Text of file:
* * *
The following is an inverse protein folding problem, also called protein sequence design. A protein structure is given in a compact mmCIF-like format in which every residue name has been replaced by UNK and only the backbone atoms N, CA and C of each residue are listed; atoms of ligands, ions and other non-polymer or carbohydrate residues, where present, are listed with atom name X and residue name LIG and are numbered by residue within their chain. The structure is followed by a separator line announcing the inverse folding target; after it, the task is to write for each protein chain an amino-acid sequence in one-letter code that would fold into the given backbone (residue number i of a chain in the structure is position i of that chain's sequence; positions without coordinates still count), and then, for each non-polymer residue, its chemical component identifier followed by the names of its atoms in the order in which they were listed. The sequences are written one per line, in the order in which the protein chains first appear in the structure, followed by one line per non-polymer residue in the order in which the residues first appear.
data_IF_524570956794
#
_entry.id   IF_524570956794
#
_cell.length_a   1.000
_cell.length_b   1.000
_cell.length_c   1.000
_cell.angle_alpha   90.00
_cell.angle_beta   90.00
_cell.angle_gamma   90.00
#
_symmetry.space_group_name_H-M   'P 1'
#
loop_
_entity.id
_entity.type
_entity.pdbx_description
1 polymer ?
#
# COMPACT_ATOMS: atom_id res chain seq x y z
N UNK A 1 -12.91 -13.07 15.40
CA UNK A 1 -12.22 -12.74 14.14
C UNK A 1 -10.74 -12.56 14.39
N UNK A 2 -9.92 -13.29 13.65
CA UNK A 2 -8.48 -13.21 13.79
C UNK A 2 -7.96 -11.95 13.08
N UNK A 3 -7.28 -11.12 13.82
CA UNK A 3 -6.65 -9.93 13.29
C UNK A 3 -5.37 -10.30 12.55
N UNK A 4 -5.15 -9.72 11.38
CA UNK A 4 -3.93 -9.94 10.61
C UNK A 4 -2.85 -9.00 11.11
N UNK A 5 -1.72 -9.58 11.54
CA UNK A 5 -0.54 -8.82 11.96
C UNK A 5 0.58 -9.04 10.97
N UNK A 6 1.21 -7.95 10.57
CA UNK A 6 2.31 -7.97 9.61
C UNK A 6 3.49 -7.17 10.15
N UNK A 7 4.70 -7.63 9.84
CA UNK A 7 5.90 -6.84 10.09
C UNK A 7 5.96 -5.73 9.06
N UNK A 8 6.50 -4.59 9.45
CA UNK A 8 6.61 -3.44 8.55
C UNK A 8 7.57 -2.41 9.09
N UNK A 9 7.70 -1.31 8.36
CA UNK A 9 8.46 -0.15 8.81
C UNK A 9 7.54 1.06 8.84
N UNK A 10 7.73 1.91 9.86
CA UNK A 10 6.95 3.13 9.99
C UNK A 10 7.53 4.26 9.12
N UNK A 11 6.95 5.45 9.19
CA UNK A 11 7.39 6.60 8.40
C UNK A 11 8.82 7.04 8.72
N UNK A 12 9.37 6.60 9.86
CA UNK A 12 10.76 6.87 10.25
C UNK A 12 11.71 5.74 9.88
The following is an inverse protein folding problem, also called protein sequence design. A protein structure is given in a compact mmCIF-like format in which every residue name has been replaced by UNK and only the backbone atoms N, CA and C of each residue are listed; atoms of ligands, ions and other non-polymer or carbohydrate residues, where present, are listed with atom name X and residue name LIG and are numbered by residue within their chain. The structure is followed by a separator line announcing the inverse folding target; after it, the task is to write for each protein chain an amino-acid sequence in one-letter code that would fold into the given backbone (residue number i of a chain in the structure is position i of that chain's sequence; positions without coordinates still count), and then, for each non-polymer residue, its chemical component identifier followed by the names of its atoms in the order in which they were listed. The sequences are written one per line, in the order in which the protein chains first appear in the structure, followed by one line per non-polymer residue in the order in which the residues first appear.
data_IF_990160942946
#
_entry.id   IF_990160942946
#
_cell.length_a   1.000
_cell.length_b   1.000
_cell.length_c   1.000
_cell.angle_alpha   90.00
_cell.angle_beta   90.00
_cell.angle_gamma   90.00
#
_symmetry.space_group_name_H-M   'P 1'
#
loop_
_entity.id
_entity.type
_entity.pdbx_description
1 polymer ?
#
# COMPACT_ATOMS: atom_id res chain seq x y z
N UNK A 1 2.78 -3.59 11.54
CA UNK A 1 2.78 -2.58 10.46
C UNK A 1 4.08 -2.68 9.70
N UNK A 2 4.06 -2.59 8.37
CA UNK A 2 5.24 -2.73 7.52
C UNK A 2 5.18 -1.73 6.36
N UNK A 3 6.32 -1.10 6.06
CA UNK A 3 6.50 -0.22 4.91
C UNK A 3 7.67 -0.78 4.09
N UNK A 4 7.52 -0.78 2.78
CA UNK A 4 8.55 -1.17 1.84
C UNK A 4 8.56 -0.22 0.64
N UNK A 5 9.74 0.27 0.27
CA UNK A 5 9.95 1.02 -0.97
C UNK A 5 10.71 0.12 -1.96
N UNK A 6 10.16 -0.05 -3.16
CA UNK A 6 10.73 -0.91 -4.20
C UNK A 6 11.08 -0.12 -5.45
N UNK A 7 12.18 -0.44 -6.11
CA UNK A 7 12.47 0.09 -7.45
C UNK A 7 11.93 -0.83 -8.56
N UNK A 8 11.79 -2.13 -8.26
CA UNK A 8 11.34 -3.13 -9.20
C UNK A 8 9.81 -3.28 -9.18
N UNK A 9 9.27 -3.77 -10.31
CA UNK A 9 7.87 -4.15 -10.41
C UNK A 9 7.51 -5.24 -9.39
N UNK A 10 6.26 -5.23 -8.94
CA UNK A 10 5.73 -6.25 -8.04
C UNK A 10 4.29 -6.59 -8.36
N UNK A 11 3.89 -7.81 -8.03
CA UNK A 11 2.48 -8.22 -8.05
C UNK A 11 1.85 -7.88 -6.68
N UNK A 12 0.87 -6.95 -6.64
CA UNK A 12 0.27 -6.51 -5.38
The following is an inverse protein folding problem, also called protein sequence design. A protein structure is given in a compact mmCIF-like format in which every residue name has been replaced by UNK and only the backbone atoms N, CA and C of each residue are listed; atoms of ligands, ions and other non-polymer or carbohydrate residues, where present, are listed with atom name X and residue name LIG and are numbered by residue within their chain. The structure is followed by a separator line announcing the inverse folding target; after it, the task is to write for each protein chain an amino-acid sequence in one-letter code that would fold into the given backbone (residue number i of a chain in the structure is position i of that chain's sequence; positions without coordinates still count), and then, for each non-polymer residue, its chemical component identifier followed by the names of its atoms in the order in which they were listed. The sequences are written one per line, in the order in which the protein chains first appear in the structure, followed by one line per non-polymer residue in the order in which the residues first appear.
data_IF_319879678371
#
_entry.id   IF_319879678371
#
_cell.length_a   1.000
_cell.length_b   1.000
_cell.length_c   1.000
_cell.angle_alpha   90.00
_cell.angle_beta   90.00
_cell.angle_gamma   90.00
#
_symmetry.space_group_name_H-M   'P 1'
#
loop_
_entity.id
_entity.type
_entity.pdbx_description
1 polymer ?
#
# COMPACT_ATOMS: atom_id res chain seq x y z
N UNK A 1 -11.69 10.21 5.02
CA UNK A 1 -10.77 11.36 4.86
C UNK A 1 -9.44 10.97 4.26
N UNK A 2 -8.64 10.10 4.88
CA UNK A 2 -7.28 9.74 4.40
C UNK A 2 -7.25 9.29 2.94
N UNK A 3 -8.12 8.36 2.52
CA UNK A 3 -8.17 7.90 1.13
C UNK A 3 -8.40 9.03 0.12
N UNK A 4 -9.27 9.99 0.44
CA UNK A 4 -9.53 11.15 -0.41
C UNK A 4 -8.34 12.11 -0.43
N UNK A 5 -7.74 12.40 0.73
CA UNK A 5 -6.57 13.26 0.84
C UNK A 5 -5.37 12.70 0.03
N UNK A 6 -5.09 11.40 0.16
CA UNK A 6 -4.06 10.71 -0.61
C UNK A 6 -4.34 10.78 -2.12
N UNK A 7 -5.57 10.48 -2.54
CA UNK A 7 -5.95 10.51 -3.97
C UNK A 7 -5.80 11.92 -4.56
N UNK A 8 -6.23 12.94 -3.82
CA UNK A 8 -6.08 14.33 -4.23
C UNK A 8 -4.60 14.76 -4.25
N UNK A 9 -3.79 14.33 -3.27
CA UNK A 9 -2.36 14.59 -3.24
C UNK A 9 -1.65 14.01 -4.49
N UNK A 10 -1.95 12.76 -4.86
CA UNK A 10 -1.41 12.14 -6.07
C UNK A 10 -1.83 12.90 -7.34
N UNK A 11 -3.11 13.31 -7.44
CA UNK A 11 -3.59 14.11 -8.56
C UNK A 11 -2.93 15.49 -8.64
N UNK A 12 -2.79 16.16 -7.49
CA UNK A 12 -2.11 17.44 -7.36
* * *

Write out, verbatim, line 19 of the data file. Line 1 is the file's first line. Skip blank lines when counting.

1 polymer ?